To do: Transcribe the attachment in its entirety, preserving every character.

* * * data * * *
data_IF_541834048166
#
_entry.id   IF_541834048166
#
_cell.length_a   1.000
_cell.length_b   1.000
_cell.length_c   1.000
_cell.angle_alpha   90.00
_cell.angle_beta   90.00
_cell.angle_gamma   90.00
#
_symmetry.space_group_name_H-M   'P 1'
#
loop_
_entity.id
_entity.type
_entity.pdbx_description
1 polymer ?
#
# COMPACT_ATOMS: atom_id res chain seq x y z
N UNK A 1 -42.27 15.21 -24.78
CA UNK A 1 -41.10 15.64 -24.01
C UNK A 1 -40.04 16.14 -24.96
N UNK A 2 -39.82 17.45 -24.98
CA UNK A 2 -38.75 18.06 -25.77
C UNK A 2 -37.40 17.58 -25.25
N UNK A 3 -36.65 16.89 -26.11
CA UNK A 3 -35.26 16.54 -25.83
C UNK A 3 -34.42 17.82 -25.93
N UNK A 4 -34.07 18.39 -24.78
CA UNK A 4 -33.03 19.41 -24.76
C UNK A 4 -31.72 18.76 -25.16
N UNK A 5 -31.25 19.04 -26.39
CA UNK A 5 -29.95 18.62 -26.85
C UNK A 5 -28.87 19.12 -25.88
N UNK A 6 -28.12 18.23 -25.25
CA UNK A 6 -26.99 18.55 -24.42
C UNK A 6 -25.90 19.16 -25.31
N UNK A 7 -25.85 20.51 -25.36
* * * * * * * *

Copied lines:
data_IF_541834048166
#
_entry.id   IF_541834048166
#
_cell.length_a   1.000
_cell.length_b   1.000
_cell.length_c   1.000
_cell.angle_alpha   90.00
_cell.angle_beta   90.00
_cell.angle_gamma   90.00
#
_symmetry.space_group_name_H-M   'P 1'
#
loop_
_entity.id
_entity.type
_entity.pdbx_description
1 polymer ?
#
# COMPACT_ATOMS: atom_id res chain seq x y z
N UNK A 1 -42.27 15.21 -24.78
CA UNK A 1 -41.10 15.64 -24.01
C UNK A 1 -40.04 16.14 -24.96
N UNK A 2 -39.82 17.45 -24.98
CA UNK A 2 -38.75 18.06 -25.77
C UNK A 2 -37.40 17.58 -25.25
N UNK A 3 -36.65 16.89 -26.11
CA UNK A 3 -35.26 16.54 -25.83
C UNK A 3 -34.42 17.82 -25.93
N UNK A 4 -34.07 18.39 -24.78
CA UNK A 4 -33.03 19.41 -24.76
C UNK A 4 -31.72 18.76 -25.16
N UNK A 5 -31.25 19.04 -26.39
CA UNK A 5 -29.95 18.62 -26.85
C UNK A 5 -28.87 19.12 -25.88
N UNK A 6 -28.12 18.23 -25.25
CA UNK A 6 -26.99 18.55 -24.42
C UNK A 6 -25.90 19.16 -25.31
N UNK A 7 -25.85 20.51 -25.36